No, Jesus did not create a corporate organization recognized by national governments to evade tax liabilities.

Jesus created a “living organism” of believers.

Man cannot control that… so, instead he has changed it all around to his liking.

If this sounds like the religion of Cain, well, I think it is. Cain was religious. It is just that he wanted to bring what he wished to sacrifice. Cain didn’t bring what God wanted. This is the basis of false religion.

You may not at all like what I am writing… But if you are honest at all, you have to admit that something is seriously amiss. What constitutes the popular Christian church is not the model in the New Testament.

The lowly Nazarene from Galilee did not have a corporate title. He did not possess lofty titles of religious authority such as Bishop, Most Reverend, Pope, Cardinal, His Holiness, et cetera. This is the type of carnal recognition that Cain wanted… and to rule over Abel… and everyone else (Genesis 4:7).

Several churches that belong to certain denominations today, give themselves names or descriptions that belie denominational ties: however, the teaching or doctrinal positions, and practices, or “marks,” are the same.

Every Christian denomination, sect, or faith, has these well-organized principles usually made public in so-called creeds; articles of faith (?); public teaching positions usually promoted by their seminaries in which they turn out ministerial candidates who are well indoctrinated; and other such declarations, which separate them from any other Christian brethren.

Lorenzo Dow didn’t care much for the Church system. He believed that they suppressed genuine faith for the most part by trying to get everyone conformed to specific ways of thinking and doing. The churches opposed him every way that they could. The churches smeared him, called him a false prophet, and ostracized him.

Dow was also adamantly opposed to the Catholic Church, and specifically, to its “intelligence” arm of the Jesuits. Dow felt that Jesuit influence was active in undermining the Protestant movement in general, and genuine Christianity, distinctly.

How true that is!

I witnessed this firsthand in a conversation with a Catholic priest a few years ago. You can read about this, on page 48, in my first book. “Father Bill” practically admitted to everything that Lorenzo Dow ever accused them of.

The Protestant element of the Christian Church has been sacked for the very most part. No one calls themselves a “Protestant” anymore: instead, it is the politically correct term of being an “evangelical.”

This is a result of Jesuit intrigue.

Another rather large focus of Jesuit intrigue, in controlling the dialogue  and belief systems in the “Evangelical” Christian church, is by its focus and belief in Modern Dispensationalism. Such a system of false teaching has totally infiltrated nearly all of the popular church. It is all Jesuit originated… all the way back to the year,… 1585.

It is all a part of the Counter-Reformation campaign of the Jesuits and Catholic church, since the Council of Trent, way back in the 16th century: as confessed by “Father Bill.”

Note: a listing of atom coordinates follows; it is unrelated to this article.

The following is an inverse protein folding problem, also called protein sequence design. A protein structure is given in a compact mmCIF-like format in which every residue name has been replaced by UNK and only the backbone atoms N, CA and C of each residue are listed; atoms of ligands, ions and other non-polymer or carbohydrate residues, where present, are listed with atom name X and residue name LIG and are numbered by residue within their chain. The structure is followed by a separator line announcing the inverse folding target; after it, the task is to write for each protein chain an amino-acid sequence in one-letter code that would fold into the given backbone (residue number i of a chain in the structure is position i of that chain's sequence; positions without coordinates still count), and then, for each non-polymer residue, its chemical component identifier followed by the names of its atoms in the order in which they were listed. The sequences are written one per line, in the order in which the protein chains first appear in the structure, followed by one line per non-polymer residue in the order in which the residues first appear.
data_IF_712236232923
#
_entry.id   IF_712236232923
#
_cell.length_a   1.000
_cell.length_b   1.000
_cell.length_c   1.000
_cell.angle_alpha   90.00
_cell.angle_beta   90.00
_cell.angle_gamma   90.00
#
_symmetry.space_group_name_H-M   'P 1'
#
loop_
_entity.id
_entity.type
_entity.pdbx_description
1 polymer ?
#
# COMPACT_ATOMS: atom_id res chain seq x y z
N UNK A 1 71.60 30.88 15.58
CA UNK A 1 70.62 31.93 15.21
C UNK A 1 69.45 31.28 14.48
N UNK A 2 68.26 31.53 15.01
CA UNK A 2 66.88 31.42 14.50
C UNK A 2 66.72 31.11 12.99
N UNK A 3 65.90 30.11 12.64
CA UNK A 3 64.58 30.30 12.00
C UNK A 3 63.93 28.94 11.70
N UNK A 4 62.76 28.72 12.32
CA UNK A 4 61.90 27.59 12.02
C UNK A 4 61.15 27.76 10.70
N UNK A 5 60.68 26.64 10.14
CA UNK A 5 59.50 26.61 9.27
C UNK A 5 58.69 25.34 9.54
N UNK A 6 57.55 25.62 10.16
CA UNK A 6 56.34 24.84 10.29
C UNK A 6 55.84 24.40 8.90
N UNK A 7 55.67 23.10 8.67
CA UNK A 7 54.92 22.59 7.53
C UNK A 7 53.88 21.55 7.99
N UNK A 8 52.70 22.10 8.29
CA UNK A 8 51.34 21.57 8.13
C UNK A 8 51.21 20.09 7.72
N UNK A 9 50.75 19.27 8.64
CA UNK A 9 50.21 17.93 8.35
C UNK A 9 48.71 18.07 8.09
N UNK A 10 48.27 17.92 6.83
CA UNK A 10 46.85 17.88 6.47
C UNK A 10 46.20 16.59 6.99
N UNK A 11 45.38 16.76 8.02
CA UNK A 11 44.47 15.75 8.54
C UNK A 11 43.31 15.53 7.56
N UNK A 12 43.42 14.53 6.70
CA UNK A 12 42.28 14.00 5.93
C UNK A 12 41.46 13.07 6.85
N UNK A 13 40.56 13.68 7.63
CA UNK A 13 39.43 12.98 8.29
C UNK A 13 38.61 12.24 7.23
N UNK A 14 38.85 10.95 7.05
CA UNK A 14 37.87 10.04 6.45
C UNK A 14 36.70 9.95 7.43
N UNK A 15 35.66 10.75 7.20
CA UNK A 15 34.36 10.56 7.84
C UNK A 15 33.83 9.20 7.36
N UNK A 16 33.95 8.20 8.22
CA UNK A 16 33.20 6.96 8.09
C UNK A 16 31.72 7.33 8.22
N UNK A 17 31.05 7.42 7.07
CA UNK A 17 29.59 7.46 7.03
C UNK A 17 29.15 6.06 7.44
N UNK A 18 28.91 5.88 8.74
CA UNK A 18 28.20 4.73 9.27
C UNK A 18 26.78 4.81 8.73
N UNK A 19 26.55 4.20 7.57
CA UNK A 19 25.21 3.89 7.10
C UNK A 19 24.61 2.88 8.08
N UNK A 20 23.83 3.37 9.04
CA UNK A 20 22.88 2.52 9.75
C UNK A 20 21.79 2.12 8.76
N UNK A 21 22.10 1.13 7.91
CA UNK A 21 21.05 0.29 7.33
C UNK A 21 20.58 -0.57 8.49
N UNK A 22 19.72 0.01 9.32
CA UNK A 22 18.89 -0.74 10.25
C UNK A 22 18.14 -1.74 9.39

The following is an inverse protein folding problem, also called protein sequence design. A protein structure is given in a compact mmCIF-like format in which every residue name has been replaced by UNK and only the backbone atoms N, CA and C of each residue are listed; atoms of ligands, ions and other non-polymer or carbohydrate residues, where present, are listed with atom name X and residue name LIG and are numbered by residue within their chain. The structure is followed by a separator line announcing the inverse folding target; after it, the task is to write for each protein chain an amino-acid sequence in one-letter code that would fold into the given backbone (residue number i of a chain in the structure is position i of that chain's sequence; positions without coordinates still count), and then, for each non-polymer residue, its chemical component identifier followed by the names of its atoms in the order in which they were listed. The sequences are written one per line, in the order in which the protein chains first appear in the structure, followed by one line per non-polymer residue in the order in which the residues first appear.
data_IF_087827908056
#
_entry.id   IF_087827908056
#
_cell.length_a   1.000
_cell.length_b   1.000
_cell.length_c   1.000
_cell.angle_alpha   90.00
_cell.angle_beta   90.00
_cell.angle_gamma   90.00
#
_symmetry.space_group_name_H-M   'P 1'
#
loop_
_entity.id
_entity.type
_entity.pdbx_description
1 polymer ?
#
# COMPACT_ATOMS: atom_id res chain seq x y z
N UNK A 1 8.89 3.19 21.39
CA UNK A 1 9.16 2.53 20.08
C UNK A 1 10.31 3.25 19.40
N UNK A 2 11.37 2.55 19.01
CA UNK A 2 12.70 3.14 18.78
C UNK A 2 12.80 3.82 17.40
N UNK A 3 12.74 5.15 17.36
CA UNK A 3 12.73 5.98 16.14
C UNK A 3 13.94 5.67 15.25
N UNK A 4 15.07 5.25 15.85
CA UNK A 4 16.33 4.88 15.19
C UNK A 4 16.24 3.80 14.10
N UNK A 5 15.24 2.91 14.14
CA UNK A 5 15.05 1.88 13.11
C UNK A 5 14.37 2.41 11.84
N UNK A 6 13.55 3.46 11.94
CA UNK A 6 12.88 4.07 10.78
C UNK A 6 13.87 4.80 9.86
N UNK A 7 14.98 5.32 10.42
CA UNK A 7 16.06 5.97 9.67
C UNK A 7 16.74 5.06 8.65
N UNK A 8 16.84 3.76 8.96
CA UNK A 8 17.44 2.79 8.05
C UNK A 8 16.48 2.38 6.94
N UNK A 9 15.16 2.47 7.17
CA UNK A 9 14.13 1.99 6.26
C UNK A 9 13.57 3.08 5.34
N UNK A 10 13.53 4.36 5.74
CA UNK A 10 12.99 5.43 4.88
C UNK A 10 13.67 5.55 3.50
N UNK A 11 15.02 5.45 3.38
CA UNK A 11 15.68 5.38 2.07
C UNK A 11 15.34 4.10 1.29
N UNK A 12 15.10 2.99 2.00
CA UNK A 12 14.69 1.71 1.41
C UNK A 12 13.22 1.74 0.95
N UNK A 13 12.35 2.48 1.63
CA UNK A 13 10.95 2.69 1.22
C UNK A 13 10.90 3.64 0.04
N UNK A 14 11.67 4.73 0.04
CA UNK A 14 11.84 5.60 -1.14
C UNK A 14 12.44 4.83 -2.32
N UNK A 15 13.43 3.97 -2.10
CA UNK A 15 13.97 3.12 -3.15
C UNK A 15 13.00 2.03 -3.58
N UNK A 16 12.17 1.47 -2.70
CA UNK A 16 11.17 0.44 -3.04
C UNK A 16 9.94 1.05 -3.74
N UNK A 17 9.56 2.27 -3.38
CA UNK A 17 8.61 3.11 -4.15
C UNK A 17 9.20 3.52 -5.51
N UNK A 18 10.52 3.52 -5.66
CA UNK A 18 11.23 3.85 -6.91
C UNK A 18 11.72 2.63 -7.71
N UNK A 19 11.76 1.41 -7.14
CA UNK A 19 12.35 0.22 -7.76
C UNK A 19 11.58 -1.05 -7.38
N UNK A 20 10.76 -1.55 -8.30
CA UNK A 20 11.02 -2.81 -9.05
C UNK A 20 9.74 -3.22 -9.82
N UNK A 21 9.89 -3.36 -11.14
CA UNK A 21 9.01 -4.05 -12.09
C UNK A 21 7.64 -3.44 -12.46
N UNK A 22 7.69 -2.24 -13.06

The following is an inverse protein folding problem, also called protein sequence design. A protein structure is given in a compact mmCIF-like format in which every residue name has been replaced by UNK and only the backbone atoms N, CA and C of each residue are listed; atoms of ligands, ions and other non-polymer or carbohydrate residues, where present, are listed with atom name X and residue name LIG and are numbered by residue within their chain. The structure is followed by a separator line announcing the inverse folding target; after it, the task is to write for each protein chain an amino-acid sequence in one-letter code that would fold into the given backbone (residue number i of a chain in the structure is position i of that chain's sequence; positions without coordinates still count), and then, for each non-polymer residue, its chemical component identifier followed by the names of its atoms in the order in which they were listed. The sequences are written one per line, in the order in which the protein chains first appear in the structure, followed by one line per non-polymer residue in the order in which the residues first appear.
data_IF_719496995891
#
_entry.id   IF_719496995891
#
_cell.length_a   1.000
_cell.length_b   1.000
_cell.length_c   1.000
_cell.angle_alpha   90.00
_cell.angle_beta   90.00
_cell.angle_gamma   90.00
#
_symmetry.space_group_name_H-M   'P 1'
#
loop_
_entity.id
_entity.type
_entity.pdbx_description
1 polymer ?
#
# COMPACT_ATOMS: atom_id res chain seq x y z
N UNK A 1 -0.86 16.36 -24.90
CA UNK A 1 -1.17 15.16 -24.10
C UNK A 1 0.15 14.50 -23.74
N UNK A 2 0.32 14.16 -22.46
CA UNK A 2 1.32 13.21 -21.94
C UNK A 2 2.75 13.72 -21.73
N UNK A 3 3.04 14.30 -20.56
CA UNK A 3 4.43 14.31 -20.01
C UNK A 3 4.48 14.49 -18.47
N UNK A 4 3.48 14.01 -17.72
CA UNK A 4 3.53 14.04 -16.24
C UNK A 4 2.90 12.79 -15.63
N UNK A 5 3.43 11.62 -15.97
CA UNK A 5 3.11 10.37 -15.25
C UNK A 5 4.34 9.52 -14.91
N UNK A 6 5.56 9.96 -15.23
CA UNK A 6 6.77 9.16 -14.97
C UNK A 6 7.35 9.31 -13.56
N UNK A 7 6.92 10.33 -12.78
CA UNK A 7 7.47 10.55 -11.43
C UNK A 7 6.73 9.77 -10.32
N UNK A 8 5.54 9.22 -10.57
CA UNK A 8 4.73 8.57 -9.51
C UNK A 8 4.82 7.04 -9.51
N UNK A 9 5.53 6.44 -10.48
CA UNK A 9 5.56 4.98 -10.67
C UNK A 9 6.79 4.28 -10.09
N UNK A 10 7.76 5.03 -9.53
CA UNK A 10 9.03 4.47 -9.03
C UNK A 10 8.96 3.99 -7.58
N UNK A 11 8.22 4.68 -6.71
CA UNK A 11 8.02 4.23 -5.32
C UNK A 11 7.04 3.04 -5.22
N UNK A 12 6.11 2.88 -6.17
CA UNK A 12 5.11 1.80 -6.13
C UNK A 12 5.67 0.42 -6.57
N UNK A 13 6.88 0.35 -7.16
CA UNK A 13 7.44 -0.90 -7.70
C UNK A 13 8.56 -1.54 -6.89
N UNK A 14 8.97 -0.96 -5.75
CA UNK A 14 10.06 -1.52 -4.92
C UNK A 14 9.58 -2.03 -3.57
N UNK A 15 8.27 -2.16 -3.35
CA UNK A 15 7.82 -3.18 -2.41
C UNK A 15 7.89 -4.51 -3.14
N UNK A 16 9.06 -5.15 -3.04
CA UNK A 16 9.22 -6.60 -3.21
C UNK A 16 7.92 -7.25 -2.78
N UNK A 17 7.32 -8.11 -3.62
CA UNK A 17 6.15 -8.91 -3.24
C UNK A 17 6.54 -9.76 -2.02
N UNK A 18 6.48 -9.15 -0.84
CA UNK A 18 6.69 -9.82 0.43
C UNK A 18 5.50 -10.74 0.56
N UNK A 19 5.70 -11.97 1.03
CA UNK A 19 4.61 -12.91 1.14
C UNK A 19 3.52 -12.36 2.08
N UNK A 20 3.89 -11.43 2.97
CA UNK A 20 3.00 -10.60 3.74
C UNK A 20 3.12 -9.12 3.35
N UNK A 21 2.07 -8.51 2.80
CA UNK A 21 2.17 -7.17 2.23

Father Bill was an admitted active participant in such an intrigue, which is still being fought today by the Jesuits against any Protestant vestiges left in the Christian church, …some four and a-half centuries later!!!

You see, what Protestants that are left may have given up, or are fragmented, and unable to oppose the continual onslaught against them … but not the Jesuits. They do not forget. They fight until the opposition is completely obliterated.

Much like the memory of Lorenzo Dow…in modern times.

And, the popular church, whether it is evangelical, fundamental, Pentecostal, Charismatic, or whatever… is completely IGNORANT of this!

It makes you wonder about the popular church as a result. It is becoming more apparent that they are just “puppets” of the Jesuits and the Pope.

With this in mind… just how credible is the popular Christian church?… When, said church has been infiltrated and undermined by Jesuit agentur; by New World Order promoters; Illuminati adherents; Satanists; Frankists; Sabbateans, and all other ilks who promote a Luciferian agenda attempting to not only control the world clandestinely, but to rule over it.

Even ardent Catholics who have some genuine faith in God are aware of this immense infiltration by the above agentur. Malachi Martin probably was killed in this regard. Father Alfred Kunz was… William Kennedy divulges a good deal of it in his 2004 book: Lucifer’s Lodge: Satanic Ritual Abuse in the Catholic Church. Every genuine Christian ought, not only, to read this book, but have a copy of it.

What is so incredible about all this, is that some Catholics are aware of this infiltration and are exposing it… but no one is…in the Evangelical church.

But I digress.

Back to Dow.

Dow's Pulpit

In Georgia, Dow preached the first Gospel sermon in this area upon this very large rock as shown above. His eloquence is aptly summed up in this quote here:

“Upon the great journey of Life, …Eternity… is the Country to which All are Traveling.”

As Wikipedia notes: